Summary: Two godly men, one faithful & one compromised
Background: judgement on Sodom
[Show pic of Dead Sea.] The ruins of Sodom and Gomorrah have been discovered southeast of the Dead Sea. Both places were destroyed at the same time by an enormous conflagration. The destruction debris was about three feet thick. Archaeologists found that buildings used to bury the dead were burned by a fire that started on the roof.
What would cause every structure in the cemetery to be destroyed in this way? The answer to the mystery is found in the Bible. "Then the Lord rained down burning sulphur on Sodom and Gomorrah -- from the Lord out of the heavens" (Genesis 19:24). The only conceivable explanation for this unique discovery in the annals of archaeology is that burning debris fell on the buildings from the air. But how could such a thing happen?
There is ample evidence of subterranean deposits of a petroleum-based substance called bitumen, similar to asphalt, in the region south of the Dead Sea. Such material normally contains a high percentage of sulphur. It has been postulated by geologist Frederick Clapp that pressure from an earthquake could have caused the bitumen deposits to be forced out of the earth through a fault line. As it gushed out of the earth it could have been ignited by a spark or surface fire. It would then fall to earth as a burning, fiery mass.
It was only after Clapp formulated this theory that Sodom and Gomorrah were found. It turns out that the sites are located exactly on a fault line along the eastern side of a plain south of the Dead Sea, so Clapp’s theory is entirely plausible. There is some evidence for this scenario from the Bible itself. Abraham viewed the destruction from a vantage point west of the Dead Sea. The Bible records what Abraham saw: "He looked down toward Sodom and Gomorrah, toward all the land of the plain, and he saw dense smoke rising from the land, like smoke from a furnace" (Genesis 19:28). Dense smoke suggests smoke from a petroleum-based fire. Smoke rising like smoke from a furnace indicates a forced draft, such as would be expected from subterranean deposits being forced out of the ground under pressure.
The destruction of Sodom and Gomorrah became an example in the Bible of how God judges sin. "Now this was the sin of your sister Sodom: she and her daughters were arrogant, overfed and unconcerned; they did not help the poor and needy. They were haughty and did detestable things before Me. Therefore I did away with them as you have seen" (Ezekiel 16:49-50).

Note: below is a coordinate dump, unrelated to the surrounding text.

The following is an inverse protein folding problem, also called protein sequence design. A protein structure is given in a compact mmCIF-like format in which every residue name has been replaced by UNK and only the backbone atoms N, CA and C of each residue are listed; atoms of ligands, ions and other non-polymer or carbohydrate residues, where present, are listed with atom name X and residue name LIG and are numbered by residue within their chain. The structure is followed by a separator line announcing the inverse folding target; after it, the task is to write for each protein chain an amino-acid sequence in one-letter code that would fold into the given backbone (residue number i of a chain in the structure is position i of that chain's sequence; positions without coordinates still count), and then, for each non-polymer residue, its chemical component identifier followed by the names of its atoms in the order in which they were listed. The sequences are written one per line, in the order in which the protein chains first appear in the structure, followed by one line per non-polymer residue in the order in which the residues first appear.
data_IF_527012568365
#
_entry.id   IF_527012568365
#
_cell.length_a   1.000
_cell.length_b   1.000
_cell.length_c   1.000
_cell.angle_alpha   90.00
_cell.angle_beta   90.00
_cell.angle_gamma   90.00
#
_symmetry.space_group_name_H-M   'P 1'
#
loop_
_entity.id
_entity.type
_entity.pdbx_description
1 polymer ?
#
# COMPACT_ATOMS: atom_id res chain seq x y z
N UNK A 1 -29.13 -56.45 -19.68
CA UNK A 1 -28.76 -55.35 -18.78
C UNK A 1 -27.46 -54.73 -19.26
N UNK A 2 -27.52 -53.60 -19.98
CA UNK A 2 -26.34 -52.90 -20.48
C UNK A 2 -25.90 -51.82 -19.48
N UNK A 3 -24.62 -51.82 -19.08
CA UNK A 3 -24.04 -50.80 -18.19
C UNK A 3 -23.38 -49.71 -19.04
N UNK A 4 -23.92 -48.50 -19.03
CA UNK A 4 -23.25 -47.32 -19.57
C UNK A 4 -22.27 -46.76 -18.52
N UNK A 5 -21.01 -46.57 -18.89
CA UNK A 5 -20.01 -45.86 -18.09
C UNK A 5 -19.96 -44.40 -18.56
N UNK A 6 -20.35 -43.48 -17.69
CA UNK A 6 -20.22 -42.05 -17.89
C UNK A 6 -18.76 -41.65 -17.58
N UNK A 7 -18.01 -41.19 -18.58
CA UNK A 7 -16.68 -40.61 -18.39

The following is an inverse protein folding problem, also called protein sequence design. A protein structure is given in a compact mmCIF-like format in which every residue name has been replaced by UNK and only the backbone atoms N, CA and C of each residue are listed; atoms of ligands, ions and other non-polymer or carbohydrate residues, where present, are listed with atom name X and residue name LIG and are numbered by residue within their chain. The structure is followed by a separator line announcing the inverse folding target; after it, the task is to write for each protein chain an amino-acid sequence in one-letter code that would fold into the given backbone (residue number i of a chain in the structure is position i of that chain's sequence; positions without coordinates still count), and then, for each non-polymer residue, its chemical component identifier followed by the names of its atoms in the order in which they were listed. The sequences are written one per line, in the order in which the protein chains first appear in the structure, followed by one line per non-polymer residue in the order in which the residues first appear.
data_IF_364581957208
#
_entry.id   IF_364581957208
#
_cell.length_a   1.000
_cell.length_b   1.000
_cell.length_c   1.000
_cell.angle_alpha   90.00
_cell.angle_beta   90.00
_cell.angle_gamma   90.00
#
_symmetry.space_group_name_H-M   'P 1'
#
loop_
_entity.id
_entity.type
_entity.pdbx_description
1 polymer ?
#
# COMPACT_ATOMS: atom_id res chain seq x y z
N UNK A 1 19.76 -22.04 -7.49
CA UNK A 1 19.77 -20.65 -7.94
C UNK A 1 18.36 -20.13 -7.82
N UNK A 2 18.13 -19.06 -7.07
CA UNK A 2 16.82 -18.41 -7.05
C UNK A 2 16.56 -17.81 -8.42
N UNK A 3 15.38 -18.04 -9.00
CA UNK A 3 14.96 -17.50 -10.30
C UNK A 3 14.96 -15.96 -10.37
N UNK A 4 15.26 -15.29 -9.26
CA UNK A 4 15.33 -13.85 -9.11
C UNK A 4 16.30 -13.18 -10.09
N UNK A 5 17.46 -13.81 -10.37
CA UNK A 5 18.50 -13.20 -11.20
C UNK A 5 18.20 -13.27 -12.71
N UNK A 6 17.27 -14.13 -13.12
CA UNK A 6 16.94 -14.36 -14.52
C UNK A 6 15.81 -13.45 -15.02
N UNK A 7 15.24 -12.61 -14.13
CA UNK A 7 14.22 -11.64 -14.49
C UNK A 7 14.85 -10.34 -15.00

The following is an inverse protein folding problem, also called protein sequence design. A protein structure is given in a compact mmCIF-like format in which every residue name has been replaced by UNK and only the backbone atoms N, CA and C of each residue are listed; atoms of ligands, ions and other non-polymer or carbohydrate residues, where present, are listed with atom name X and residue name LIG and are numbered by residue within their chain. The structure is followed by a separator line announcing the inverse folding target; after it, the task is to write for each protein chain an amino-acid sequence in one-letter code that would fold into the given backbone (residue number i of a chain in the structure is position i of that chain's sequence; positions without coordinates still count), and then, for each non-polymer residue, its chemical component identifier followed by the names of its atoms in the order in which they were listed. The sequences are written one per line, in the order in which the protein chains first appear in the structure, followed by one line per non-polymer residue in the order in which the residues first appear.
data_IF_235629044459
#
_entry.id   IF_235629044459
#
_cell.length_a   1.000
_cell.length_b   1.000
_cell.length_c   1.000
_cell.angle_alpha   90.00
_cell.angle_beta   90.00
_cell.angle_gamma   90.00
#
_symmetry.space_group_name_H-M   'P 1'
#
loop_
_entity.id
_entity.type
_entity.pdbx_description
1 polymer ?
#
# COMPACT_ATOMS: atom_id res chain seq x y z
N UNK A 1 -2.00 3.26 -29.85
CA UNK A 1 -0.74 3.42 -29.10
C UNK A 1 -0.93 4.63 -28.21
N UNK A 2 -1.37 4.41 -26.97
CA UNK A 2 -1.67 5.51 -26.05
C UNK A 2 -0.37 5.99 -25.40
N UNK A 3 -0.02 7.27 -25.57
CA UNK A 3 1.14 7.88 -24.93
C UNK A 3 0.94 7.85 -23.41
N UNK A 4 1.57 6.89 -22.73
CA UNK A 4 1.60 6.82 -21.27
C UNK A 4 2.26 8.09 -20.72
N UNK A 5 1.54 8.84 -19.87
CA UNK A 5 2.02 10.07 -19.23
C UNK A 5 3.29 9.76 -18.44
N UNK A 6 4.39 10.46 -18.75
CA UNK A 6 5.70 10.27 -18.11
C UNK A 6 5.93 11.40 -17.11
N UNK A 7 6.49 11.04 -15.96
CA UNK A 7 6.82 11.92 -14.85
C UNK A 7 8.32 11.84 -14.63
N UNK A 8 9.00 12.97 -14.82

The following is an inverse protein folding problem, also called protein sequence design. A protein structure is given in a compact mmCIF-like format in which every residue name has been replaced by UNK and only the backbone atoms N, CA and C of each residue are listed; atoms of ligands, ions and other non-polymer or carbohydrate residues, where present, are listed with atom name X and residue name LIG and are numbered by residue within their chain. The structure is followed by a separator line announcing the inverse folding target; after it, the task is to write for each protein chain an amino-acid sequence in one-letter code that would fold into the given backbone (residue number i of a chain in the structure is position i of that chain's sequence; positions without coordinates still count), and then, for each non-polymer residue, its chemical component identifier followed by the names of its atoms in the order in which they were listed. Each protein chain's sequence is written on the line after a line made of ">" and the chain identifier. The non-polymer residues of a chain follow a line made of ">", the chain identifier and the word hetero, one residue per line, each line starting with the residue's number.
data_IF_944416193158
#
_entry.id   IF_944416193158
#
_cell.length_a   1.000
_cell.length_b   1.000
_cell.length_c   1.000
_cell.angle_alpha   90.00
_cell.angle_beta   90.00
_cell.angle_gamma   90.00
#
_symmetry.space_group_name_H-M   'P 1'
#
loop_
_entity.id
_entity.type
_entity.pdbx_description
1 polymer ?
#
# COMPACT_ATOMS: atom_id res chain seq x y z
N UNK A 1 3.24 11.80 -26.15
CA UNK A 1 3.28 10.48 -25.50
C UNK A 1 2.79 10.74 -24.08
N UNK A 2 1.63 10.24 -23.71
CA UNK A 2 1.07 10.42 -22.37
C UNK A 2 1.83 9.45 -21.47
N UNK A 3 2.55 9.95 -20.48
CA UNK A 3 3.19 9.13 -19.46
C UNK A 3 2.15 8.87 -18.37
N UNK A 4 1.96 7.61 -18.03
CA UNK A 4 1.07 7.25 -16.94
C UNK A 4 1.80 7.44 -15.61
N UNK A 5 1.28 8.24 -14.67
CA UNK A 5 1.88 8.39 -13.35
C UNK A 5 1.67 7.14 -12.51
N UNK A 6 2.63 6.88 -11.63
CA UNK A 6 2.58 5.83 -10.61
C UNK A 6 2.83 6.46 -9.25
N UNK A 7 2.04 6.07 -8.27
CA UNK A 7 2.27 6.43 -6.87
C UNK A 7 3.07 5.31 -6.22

Foreground: Abraham vs Lot
At the front of this grim picture are Abraham and Lot, the two chief characters in this awful calamity. We are going to consider this evening some comparisons and contrasts between them, and see what God would have us learn from the examples they set us.
Comparisons- two godly men
Are you a godly person? If so, how is this reflected in your behaviour? Four areas: 1. Hospitality; 2.Humility; 3.Speaking against evil; 4. Choice of partner.
1. Their hospitality (18:1-8; 19:1-3)
a. Sitting in the gate, the place of judgement and rule (18:1; 19:1)- in Abraham’s case, while he could have been having a siesta; in Lot’s, while he could have been down the pub
b. Seeing the visitors (18:2; 19:1)- they both had an eye out for weary travellers
c. Excellent hospitality- foot-washing, freshly-made food, offer of bed for the night (18:1-8; 19:2-3)
d. No expectations of reciprocity- the very act of giving was enough for them both
Unstinting hospitality very good thing! Hebrews 13:2 says, “Do not forget to entertain strangers, for by so doing some have unwittingly entertained angels.” Even though Jesus didn’t have a house, he still washed His disciples feet and made breakfast for them on the beach (John 21).
2. Their humility towards God and his angels
a. Rising to greet (18:2; 19:1)- “You shall rise before the hoary-headed…and fear your God: I am the LORD” (Lev.19:32)
b. Bowing to ground (18:2; 19:1)- you can’t get much more respectful than that
c. Courteous titles- ‘my lords’ (18:3; 19:2)
d. “Nothing but dust and ashes” (18:27); “you have shown great kindness to me in sparing my life” (19:19)
1 Peter 5:6 says, “Humble yourself under the mighty hand of God, that He may exalt you in due time.” And in due time, later in the Bible, Abraham is described as friend of God (James 2:23) and even Lot is depicted as a righteous soul (2 Peter 2:8).
3. Their righteous speaking against evil (18:25; 19:7)
a. Abraham appeals to God not to destroy the righteous along with the wicked (18:25)
b. Lot appeals to the Sodomites not to “do [a] wicked thing” in assaulting his guests (19:7)